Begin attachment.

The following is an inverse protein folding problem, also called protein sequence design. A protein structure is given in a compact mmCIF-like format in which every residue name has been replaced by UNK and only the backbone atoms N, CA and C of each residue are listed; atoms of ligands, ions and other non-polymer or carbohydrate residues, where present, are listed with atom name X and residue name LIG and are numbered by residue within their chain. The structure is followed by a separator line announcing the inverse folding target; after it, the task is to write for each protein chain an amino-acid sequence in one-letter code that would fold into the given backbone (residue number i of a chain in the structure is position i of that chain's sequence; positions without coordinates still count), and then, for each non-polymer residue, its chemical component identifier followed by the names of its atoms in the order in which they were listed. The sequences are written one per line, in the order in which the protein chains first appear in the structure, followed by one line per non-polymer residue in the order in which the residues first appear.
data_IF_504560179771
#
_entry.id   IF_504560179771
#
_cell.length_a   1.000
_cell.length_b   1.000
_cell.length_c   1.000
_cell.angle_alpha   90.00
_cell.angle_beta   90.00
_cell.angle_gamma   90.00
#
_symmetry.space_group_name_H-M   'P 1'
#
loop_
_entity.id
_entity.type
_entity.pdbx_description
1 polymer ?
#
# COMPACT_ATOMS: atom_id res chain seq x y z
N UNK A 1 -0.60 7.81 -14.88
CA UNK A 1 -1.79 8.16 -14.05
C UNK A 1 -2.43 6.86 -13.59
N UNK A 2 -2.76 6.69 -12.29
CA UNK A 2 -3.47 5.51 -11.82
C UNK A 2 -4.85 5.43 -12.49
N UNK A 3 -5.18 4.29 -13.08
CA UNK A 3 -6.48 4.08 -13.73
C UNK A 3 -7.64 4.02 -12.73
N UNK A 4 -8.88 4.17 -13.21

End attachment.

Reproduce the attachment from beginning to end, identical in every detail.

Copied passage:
The following is an inverse protein folding problem, also called protein sequence design. A protein structure is given in a compact mmCIF-like format in which every residue name has been replaced by UNK and only the backbone atoms N, CA and C of each residue are listed; atoms of ligands, ions and other non-polymer or carbohydrate residues, where present, are listed with atom name X and residue name LIG and are numbered by residue within their chain. The structure is followed by a separator line announcing the inverse folding target; after it, the task is to write for each protein chain an amino-acid sequence in one-letter code that would fold into the given backbone (residue number i of a chain in the structure is position i of that chain's sequence; positions without coordinates still count), and then, for each non-polymer residue, its chemical component identifier followed by the names of its atoms in the order in which they were listed. The sequences are written one per line, in the order in which the protein chains first appear in the structure, followed by one line per non-polymer residue in the order in which the residues first appear.
data_IF_504560179771
#
_entry.id   IF_504560179771
#
_cell.length_a   1.000
_cell.length_b   1.000
_cell.length_c   1.000
_cell.angle_alpha   90.00
_cell.angle_beta   90.00
_cell.angle_gamma   90.00
#
_symmetry.space_group_name_H-M   'P 1'
#
loop_
_entity.id
_entity.type
_entity.pdbx_description
1 polymer ?
#
# COMPACT_ATOMS: atom_id res chain seq x y z
N UNK A 1 -0.60 7.81 -14.88
CA UNK A 1 -1.79 8.16 -14.05
C UNK A 1 -2.43 6.86 -13.59
N UNK A 2 -2.76 6.69 -12.29
CA UNK A 2 -3.47 5.51 -11.82
C UNK A 2 -4.85 5.43 -12.49
N UNK A 3 -5.18 4.29 -13.08
CA UNK A 3 -6.48 4.08 -13.73
C UNK A 3 -7.64 4.02 -12.73
N UNK A 4 -8.88 4.17 -13.21